For the past few years country music legend Charlie Louvin, who turns 82 next month, has been on a bona fide recording kick thanks largely to Josh Rosenthal, the brains behind the excellent Tompkins Square label. Since 2007 the imprint has put out four records by Louvin–the man who, along with his brother Ira, brought close-harmony singing into country’s mainstream. In support of these recordings, Louvin has been rolling through Chicago more often. He’s back again on Friday, when he plays the Heartland Cafe in Rogers Park.

Two of those Tompkins Square albums have come out since Louvin’s previous visit, and they’re kind of a yin and yang pair that mirrors the approach of the Louvin Brothers. Steps to Heaven is a gospel record, but unlike the loads of gospel material the Louvins recorded in their day, it brings in elements of black gospel too. Louvin’s voice ain’t what it used to be–its range is diminished, it’s frayed around the edges, and its old sweetness is long gone–but he delivers spirited renditions of staples like “There’s a Higher Power” and “Precious Lord.” You can hear the similarities between the melodies of “When the Roll Is Called Up Yonder” and the Louvins classic “Great Atomic Power,” one of the greatest apocalypse songs of all time.

Louvin is backed by Nashville’s McCrary Sisters–all daughters of the Fairfield Four’s Sam McCrary–who also sang for honky-tonk rebel Buddy Miller on his 2004 album Universal United House of Prayer (New West). On this record they’re much more active, adding thick harmonies and deeply soulful ad libs. Though Louvin’s regular guitarist, Chris Scruggs, drops some tasty lines, the main accompaniment is the piano of Derrick Lee.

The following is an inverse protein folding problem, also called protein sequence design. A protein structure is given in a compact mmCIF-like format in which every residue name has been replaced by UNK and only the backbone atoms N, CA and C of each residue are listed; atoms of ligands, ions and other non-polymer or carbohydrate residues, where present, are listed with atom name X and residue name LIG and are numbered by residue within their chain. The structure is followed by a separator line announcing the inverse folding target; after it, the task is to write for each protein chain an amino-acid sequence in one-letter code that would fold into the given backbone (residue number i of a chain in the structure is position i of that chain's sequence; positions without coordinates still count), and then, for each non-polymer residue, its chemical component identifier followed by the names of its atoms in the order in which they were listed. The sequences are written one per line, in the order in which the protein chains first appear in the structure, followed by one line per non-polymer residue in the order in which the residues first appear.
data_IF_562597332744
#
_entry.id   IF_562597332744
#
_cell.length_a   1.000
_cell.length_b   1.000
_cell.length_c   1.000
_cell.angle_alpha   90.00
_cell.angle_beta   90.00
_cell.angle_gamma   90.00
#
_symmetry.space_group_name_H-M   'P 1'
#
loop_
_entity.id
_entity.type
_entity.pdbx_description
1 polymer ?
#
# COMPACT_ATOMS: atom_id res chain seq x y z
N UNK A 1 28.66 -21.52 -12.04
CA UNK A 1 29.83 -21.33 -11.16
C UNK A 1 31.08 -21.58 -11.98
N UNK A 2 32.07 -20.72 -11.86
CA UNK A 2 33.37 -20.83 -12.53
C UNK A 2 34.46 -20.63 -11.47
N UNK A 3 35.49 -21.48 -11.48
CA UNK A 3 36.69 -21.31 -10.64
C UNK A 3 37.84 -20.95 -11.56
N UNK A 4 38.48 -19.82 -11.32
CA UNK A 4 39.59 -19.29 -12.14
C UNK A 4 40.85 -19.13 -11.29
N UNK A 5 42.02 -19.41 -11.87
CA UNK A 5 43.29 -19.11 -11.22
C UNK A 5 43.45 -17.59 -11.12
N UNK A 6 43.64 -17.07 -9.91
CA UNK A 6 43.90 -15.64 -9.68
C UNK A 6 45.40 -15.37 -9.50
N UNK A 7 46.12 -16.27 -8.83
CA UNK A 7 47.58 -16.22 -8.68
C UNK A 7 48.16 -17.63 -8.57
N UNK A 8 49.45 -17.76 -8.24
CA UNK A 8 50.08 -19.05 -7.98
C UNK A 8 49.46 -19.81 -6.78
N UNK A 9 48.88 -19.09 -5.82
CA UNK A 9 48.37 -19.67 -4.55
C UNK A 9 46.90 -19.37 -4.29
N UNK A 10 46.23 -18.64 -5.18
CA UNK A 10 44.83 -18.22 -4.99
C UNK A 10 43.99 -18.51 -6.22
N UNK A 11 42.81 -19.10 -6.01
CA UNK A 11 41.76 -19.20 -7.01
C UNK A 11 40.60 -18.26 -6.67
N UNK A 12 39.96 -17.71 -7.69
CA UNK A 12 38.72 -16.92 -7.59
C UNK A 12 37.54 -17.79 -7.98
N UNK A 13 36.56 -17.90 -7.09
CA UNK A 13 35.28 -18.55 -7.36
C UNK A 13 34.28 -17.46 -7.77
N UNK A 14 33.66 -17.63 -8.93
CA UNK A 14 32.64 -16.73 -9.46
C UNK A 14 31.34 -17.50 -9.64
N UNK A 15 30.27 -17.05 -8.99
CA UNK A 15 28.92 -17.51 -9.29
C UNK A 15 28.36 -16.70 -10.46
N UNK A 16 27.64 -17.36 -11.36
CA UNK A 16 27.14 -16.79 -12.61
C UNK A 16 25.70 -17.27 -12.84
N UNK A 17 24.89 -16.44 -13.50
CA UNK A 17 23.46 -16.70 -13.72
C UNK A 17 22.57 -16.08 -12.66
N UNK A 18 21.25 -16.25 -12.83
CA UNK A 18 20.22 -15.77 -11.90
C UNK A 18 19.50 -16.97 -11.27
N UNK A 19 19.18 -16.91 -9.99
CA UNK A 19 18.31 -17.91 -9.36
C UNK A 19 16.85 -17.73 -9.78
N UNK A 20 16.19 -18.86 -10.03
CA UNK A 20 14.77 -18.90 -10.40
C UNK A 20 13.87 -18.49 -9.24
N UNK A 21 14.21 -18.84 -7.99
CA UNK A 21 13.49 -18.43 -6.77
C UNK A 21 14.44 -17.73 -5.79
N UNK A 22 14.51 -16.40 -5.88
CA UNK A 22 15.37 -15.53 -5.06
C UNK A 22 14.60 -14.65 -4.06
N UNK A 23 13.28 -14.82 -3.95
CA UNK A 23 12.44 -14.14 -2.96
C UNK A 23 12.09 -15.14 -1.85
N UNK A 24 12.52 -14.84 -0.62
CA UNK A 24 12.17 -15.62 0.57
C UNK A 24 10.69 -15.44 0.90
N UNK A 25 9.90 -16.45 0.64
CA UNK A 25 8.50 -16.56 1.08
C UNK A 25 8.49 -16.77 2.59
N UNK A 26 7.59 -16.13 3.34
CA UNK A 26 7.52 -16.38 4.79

The yang to Steps to Heaven‘s ying arrived a few months later. Its title, Charlie Louvin Sings Murder Ballads and Disaster Songs, makes it plain what Louvin’s doing here–the record draws some of its repertoire from the fantastic Tompkins Square box set People Take Warning! Murder Ballads & Disaster Songs, 1913-1938. The Louvin Brothers sang some beautiful tunes laced with wanton violence, and inside the CD are some gratuitous photos of Charlie fondling a pistol. He’s in standard country mode here, and to my ears he fares better. There are songs about fatal train and car crashes, about loving someone so much you’re driven to kill them, and about the brutality of coal mining. Louvin has such a powerful presence and is so intimately familiar with the material (and the subject matter–his brother Ira was killed in a car crash in 1965) that his weakened voice is nearly irrelevant. It’s like that for legends.